The Snowman Fantasia, Op.632 [world premiere]
Flute Concerto, Op.493a
Clarinet Concerto, Op.329a
Serenade for Wind Octet, Op.419
Howard Blake (narrator)
Michael Cox (flute)
James Burke (clarinet)
Academy of St Martin-in-the-Fields
Sir Neville Marriner
Reviewed by: Robert Matthew-Walker
Reviewed: 25 November, 2014
Venue: St Martin-in-the-Fields, London
Composers who wish to be taken seriously, whose music is almost exclusively tonal and who write concertos which are called concertos, rather than pieces tagged with titles taken from last week’s headlines or a phrase from last year’s No.1 hit record, and who also have had a considerable success in what might be termed the ‘crossover’ market, have a hard time of it in today’s critical climate.
In the UK Howard Blake (born 1938) might be considered to be the prime example of such a composer, for his million-selling hit song ‘Walking in the Air’ has become a perennial Christmas favourite, and the show from which it comes – itself based upon a wonderful television film of 30 years ago, in which Blake’s music was first heard – is now firmly established as a Christmas ‘must-see’ (in London, at the Peacock Theatre) for children, quite literally, of all ages.
The song itself was a genuine inspiration for Blake, coming to him whilst walking his dog over Hampstead Heath, and it is one which has formed the basis for a series of subsequent works from his pen, transcribed and reworked many times, but always to new and expressive effect.
The genre of English composers writing for string orchestra is a long and distinguished one, perhaps more often encountered in the music of the last hundred years or so, and the suggestion by Sir Neville Marriner that Blake should write a work based on the stage show was the impetus for this latest incarnation of the composer’s ongoing fascination with that Hampstead Heath inspiration.
Blake is no stranger to writing well and idiomatically for strings: his Violin Concerto and Cello Concerto, especially, attest to that gift, as do his recent String Quartets and other works, and in The Snowman Fantasia he has taken the musical ideas a stage further, although it appears there is one further stage to go. Originally, the idea was that there would be no speech, or singing, in this Fantasia: here would be an opportunity to listen to the music – after a creative period of over 30 years – by itself, “recollected in tranquillity” as Wordsworth has it.
Although that may have been the initial idea, on this occasion we did have a narrator – Blake himself – sitting to one side of Marriner, telling us of the salient points in the story against the orchestral background. I am not entirely sure that this worked in practice: certainly, pieces such as Peter and the Wolf and Babar the Elephant successfully combine narrative with music, but so fascinating was Blake’s succession of quasi-symphonic variations on his unforgettable theme, and his excellent treatment of the material in orchestral guise that I found myself listening more to the musical background-foreground than to the occasional spoken text.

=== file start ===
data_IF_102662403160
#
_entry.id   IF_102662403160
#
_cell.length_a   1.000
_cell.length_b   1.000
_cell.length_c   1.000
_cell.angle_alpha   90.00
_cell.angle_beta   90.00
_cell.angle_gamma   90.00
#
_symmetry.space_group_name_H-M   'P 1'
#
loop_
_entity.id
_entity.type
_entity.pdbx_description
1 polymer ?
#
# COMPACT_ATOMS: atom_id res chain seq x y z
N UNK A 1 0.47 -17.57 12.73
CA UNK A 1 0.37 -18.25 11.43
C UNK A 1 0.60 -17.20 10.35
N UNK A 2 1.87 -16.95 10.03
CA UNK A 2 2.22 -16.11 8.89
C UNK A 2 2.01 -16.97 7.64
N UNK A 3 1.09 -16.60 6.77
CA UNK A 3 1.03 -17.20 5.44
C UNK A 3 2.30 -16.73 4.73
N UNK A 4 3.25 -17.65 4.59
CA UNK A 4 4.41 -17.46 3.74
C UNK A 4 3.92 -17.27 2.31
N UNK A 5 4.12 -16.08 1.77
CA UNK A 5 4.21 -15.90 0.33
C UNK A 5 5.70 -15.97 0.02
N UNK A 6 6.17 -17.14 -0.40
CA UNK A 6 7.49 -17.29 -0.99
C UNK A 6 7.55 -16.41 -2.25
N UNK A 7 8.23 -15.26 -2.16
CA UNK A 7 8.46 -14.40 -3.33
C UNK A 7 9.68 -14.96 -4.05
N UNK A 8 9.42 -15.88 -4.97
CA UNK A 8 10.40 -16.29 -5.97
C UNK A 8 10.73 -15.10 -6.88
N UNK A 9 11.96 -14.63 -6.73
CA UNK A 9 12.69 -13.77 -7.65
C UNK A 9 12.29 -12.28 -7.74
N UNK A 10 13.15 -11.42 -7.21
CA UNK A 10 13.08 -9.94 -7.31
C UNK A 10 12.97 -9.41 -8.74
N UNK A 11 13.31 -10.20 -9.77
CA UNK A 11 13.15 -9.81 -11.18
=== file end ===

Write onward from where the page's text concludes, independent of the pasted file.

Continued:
The result was faintly disappointing, for I am convinced that a performance of the continuous half-hour score alone would demonstrate the composer’s mastery of his craft and of his material – especially one as well-played as this was. The ASMF strings were simply superb, and Marriner’s conducting was as dapper and sprightly as ever – did he truly celebrate his 90th-birthday earlier this year, and has he really just returned from a tour of China and Hong Kong? It seemed incredible – but he did, and he has.
The new Fantasia was followed by the four-movement Flute Concerto from 1996, in which the brilliant and sensitive soloist was Michael Cox. This work is essentially a group of studies in lighter vein – not ‘light music’ as such, but perfectly capturing the sylvan nature of the instrument. It must be immensely rewarding to play, and the performance itself was exceptional in every regard, as was that of the rather deeper three-movement Clarinet Concerto which was given in the revised version of 2011. Readers may know Thea King’s Hyperion recording of the original version (1984, the Concerto was originally written for her), but this revision deserves serious attention. It is a more probing work than the Concerto for Flute, having chamber orchestral accompaniment, the emotional expression more intense yet never angst-ridden. James Burke gave a superlative account of the very impressive score.
In between these two Concertos came Blake’s splendid Serenade for Wind Octet (1990), a subtly impressive score. Its three movements are quite beautifully laid out for the instruments. Germs of melodies are used and re-used in successive movements, giving the Serenade an organic unity that is notable in itself and which suits the nature of the music excellently. The piece is a beautiful and attractive addition to a repertoire that is in serious danger of dying out. The performance, given without a conductor, was delightfully engrossing. One doesn’t hear orchestral and instrumental playing of this calibre every night of the week.